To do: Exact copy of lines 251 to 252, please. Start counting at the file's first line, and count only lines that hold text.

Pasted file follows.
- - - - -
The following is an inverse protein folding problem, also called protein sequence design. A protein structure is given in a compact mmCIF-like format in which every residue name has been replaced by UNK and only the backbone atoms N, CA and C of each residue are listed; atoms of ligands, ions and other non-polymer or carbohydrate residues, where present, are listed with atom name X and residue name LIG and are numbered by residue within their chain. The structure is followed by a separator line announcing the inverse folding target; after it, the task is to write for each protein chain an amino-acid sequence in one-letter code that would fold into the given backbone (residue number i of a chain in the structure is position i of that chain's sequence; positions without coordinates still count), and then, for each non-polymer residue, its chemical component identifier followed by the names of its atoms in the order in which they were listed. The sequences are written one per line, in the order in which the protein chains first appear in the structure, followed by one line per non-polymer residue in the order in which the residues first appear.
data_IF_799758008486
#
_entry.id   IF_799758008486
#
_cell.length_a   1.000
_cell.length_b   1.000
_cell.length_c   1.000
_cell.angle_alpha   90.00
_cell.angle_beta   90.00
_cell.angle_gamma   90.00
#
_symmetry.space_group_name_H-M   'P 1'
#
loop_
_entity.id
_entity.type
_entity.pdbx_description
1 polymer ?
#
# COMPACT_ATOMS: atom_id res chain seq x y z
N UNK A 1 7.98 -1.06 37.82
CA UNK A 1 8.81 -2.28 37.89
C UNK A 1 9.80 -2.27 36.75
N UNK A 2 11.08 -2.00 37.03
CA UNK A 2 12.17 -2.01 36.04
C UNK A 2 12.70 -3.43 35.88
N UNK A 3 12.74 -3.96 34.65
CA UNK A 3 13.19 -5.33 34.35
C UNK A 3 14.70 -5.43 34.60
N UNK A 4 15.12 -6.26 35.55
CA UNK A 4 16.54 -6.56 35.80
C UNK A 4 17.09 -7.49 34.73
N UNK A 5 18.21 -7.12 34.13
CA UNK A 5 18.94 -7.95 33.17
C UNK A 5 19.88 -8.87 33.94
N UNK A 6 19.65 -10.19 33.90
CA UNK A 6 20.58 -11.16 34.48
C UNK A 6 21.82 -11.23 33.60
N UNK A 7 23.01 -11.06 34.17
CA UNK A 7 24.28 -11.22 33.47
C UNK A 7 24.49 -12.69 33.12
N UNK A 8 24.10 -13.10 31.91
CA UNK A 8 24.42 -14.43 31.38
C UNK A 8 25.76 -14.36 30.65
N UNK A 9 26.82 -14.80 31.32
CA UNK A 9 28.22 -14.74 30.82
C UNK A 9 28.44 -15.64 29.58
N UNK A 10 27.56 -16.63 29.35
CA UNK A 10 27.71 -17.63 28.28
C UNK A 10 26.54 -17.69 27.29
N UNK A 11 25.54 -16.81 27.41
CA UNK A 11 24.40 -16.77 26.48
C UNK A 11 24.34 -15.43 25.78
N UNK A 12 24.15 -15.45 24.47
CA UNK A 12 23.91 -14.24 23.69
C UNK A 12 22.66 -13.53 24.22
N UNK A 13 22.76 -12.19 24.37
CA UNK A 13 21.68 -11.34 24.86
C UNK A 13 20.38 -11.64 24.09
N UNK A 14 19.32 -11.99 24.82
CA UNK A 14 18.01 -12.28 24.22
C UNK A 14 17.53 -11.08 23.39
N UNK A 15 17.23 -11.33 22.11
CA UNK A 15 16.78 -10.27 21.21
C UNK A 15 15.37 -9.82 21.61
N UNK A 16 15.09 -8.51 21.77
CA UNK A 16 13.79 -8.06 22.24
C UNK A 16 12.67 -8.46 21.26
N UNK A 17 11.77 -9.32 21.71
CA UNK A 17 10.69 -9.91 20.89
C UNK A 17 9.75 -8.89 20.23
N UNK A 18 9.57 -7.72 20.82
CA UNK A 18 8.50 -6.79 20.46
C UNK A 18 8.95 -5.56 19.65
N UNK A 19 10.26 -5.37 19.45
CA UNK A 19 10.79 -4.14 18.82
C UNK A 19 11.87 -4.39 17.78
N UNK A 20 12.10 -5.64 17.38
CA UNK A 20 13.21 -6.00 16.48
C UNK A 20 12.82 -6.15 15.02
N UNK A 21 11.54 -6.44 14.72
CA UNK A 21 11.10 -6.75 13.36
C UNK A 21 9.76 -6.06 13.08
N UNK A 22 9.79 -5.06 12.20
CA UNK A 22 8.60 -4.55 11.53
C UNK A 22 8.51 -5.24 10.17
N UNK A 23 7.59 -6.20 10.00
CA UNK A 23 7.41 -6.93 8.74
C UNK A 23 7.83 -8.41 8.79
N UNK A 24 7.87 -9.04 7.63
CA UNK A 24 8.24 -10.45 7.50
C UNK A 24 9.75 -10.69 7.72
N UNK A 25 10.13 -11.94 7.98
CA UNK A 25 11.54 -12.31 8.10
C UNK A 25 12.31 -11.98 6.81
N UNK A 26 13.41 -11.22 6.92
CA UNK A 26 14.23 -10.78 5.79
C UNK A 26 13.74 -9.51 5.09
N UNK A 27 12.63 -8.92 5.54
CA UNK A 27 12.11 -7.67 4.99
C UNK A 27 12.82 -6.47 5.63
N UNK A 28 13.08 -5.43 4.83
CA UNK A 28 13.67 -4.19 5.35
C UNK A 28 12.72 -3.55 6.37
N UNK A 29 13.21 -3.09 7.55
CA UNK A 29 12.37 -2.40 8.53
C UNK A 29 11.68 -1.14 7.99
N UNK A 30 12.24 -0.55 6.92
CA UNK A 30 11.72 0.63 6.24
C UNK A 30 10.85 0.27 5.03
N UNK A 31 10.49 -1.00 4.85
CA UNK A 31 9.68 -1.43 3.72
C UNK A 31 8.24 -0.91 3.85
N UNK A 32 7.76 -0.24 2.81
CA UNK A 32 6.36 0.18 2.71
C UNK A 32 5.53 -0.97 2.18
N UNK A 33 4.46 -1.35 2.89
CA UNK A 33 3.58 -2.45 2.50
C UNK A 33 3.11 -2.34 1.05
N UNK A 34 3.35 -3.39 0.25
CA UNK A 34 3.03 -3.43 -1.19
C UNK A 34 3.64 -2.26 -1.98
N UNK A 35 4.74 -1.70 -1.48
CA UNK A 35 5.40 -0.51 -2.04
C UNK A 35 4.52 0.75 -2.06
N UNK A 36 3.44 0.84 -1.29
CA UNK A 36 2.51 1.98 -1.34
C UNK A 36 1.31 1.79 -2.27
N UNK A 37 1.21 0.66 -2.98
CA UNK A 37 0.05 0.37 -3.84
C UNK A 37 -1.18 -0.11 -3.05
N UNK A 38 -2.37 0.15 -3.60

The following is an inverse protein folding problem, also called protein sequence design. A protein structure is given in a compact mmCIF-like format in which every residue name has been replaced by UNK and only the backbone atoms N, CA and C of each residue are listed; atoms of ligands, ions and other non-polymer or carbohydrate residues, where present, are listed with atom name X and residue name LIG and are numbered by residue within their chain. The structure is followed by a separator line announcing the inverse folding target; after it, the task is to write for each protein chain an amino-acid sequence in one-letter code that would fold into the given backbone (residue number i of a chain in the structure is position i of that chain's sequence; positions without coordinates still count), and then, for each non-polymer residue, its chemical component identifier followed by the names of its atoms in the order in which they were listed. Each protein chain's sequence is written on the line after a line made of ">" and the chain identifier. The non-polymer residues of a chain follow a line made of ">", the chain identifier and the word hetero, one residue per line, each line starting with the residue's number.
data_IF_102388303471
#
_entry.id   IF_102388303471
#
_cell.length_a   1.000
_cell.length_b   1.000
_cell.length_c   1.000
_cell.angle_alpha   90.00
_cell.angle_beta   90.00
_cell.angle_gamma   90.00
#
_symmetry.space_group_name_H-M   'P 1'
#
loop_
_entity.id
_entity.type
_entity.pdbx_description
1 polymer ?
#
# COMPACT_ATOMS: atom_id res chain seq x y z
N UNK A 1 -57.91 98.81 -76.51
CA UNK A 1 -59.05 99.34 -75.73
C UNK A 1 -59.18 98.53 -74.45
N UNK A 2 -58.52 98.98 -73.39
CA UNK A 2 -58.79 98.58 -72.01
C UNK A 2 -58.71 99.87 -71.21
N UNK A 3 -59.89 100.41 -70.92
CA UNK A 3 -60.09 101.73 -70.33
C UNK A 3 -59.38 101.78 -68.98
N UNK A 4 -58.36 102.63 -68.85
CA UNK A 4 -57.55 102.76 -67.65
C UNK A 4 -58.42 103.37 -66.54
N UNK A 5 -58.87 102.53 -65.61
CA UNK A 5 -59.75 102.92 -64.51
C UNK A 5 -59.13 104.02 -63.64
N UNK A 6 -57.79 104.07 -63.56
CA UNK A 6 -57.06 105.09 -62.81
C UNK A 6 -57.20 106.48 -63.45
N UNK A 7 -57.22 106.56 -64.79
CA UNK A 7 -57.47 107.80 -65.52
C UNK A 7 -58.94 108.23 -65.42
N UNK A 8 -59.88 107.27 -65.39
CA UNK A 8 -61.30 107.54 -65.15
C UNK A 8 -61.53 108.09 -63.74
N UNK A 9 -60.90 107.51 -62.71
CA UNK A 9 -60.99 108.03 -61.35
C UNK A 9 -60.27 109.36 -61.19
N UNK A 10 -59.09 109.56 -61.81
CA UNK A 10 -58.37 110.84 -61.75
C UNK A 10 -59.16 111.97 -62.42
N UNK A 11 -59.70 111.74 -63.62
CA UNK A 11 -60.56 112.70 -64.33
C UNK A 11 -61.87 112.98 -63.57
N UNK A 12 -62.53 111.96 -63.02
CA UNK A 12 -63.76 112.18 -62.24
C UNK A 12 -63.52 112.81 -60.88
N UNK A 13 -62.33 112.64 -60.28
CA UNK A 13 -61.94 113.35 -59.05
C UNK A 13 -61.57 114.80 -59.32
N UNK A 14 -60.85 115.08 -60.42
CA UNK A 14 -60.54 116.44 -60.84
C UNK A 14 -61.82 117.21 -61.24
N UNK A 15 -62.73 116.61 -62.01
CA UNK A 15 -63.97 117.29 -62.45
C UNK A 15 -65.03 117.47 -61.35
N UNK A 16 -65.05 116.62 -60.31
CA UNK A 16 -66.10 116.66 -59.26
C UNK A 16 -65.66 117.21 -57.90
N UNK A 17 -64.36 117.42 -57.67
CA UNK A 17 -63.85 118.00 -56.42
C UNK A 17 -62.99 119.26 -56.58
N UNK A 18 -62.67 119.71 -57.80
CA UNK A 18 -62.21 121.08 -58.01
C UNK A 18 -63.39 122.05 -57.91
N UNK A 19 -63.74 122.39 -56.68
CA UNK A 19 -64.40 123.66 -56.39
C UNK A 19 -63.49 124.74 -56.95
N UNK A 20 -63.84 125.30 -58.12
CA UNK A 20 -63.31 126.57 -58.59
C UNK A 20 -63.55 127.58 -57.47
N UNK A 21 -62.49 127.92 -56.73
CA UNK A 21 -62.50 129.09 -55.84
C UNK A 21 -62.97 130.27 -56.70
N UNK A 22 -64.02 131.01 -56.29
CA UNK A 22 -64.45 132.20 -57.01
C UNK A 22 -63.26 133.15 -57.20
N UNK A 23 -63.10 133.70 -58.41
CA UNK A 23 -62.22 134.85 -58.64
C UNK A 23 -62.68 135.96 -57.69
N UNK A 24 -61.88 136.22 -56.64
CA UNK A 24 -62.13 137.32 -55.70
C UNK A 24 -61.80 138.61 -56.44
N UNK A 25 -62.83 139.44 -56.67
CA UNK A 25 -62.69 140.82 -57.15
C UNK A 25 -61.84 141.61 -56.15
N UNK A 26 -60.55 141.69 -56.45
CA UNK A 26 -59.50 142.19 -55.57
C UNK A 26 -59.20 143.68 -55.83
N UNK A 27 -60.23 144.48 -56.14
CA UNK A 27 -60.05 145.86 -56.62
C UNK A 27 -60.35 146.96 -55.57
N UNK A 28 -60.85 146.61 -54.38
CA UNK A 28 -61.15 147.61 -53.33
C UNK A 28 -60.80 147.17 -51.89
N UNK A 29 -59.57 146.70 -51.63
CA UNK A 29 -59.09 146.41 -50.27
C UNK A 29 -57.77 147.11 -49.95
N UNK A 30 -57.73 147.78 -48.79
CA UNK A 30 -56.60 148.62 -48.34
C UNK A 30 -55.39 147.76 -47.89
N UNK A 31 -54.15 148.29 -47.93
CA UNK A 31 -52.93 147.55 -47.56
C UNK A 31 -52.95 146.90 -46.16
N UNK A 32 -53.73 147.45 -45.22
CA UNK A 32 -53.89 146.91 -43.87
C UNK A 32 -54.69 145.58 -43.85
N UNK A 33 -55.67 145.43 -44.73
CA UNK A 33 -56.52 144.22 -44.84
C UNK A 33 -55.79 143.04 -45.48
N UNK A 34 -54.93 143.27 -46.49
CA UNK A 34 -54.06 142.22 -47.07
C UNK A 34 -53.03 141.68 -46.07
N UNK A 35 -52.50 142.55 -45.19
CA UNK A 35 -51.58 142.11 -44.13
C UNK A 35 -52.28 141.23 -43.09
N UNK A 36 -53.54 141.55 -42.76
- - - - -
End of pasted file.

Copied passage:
N UNK A 33 -55.67 145.43 -44.73
CA UNK A 33 -56.52 144.22 -44.84